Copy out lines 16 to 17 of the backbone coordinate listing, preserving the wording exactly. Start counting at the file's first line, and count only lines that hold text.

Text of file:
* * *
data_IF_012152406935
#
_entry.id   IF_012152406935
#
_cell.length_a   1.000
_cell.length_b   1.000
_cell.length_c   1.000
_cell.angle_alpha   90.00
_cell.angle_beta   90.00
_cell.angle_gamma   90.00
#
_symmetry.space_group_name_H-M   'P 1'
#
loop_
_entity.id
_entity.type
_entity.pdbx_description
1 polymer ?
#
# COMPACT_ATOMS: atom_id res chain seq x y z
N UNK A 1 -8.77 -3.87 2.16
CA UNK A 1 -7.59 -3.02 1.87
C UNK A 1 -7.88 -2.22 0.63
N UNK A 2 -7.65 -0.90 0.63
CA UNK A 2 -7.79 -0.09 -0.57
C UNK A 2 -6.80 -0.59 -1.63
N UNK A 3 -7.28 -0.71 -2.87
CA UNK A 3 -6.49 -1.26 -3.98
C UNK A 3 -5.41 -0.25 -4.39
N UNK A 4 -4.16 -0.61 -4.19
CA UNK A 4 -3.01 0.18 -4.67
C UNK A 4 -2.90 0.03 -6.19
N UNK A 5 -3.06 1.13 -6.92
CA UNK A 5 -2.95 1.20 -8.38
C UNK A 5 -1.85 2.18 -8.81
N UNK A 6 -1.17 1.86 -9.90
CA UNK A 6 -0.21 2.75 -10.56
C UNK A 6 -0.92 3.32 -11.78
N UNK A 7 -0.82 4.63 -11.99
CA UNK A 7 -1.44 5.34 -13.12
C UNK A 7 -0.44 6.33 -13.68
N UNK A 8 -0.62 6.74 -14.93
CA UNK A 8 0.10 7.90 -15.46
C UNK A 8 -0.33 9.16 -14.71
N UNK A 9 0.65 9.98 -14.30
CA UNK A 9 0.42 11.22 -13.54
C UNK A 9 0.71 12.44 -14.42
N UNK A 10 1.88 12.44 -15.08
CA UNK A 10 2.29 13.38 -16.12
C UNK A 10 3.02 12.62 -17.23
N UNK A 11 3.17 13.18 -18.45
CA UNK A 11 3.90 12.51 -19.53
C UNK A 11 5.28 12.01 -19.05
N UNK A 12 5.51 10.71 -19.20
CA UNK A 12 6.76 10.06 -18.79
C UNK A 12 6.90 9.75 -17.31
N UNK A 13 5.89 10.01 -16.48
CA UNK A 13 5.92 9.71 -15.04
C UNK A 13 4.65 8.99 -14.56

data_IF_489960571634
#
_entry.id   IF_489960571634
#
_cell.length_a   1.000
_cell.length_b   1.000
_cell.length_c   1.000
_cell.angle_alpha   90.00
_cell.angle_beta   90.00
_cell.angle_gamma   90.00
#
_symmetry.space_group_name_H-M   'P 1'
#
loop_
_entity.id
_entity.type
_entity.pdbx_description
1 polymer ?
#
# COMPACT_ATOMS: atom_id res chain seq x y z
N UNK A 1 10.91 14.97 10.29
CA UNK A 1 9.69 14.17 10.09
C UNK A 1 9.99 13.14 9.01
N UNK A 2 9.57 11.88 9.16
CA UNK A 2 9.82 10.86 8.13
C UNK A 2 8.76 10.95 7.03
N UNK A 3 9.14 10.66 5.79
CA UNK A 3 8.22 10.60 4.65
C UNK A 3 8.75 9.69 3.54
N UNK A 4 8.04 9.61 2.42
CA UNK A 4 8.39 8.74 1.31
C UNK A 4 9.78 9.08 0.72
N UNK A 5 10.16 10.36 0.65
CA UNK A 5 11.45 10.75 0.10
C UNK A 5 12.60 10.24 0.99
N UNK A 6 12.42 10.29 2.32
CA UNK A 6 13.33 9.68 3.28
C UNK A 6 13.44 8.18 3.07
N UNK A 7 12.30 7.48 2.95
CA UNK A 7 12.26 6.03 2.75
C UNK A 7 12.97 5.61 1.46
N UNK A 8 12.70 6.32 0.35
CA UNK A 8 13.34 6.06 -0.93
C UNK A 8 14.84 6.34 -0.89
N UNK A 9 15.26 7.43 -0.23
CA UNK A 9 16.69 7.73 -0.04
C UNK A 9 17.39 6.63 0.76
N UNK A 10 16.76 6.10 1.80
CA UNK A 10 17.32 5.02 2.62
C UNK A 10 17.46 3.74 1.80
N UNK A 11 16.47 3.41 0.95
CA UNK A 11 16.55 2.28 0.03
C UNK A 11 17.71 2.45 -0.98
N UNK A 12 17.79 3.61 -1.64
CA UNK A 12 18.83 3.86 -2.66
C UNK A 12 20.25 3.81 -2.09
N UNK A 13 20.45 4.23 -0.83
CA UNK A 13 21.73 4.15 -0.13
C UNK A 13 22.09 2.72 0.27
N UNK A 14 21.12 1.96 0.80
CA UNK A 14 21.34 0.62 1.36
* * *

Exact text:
_entity.type
_entity.pdbx_description